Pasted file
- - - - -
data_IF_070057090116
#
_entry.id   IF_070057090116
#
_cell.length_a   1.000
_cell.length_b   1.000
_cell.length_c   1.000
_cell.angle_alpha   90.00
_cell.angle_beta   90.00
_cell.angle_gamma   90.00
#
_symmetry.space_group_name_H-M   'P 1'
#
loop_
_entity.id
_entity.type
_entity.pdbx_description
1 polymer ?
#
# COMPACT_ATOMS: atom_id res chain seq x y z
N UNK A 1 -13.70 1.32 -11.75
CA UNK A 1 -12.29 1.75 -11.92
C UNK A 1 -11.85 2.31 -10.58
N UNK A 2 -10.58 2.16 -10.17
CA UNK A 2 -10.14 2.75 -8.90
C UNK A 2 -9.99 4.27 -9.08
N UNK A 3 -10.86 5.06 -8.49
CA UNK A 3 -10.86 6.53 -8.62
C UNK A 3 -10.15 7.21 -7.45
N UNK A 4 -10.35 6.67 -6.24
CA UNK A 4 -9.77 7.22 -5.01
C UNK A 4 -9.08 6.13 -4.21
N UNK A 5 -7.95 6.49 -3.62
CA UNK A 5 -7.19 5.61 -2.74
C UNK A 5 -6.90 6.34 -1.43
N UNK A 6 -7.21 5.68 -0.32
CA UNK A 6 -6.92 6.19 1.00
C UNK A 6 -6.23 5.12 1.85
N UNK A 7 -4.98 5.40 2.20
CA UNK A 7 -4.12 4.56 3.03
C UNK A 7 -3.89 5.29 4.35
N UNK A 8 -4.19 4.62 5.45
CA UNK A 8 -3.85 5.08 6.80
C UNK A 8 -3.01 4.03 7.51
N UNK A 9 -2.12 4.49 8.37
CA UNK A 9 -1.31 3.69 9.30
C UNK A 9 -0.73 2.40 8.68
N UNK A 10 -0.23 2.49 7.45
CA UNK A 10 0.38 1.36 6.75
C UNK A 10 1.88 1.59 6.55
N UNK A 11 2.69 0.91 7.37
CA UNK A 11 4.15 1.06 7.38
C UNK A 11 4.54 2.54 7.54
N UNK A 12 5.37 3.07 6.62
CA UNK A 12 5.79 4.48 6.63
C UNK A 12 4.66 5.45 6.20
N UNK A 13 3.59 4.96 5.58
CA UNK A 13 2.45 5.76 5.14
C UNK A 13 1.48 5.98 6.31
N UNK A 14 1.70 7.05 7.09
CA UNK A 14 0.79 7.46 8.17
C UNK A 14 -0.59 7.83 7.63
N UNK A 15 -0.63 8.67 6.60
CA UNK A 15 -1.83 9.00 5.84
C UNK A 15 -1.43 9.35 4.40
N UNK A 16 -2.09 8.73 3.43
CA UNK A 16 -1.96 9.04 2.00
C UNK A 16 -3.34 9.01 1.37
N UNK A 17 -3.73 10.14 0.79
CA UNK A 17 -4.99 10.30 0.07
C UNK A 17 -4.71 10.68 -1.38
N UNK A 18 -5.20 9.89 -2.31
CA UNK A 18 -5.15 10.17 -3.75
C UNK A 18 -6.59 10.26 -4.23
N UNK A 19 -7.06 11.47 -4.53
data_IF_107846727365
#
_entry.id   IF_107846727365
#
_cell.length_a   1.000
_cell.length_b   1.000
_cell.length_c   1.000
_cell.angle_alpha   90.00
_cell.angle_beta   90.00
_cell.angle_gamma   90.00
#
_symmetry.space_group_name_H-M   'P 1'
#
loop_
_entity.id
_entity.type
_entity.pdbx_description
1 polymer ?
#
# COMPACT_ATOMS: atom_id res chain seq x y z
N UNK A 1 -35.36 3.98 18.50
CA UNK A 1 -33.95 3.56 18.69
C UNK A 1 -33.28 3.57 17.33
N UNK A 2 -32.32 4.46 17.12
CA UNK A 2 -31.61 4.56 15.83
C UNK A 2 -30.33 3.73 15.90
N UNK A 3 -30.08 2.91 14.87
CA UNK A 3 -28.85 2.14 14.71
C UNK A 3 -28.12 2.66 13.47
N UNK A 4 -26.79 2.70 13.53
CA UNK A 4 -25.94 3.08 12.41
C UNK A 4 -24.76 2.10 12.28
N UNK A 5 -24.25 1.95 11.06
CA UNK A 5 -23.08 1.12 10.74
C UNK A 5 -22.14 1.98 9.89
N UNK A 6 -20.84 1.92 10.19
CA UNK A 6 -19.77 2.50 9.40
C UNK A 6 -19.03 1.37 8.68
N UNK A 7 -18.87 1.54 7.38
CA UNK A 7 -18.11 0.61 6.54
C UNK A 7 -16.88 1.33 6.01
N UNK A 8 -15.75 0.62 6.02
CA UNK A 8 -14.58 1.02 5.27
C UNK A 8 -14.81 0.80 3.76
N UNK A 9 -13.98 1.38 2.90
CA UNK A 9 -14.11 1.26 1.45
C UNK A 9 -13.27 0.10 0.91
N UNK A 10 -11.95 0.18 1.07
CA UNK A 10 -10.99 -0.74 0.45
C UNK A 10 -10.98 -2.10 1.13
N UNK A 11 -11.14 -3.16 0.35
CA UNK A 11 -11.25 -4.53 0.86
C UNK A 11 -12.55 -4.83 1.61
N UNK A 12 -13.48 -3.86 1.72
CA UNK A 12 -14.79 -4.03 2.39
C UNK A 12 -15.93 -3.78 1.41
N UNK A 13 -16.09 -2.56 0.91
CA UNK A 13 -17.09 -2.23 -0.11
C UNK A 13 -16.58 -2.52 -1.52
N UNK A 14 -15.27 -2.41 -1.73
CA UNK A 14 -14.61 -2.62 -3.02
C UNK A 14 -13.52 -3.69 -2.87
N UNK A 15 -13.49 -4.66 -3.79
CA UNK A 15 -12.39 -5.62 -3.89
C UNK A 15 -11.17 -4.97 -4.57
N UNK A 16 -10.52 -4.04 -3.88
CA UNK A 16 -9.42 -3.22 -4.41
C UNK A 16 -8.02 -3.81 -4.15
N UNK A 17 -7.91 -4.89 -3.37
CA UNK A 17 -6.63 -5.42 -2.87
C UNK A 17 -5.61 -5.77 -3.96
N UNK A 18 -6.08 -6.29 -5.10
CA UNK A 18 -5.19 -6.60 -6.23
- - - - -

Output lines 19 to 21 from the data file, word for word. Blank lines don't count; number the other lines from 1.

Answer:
#
# COMPACT_ATOMS: atom_id res chain seq x y z
N UNK A 1 -13.70 1.32 -11.75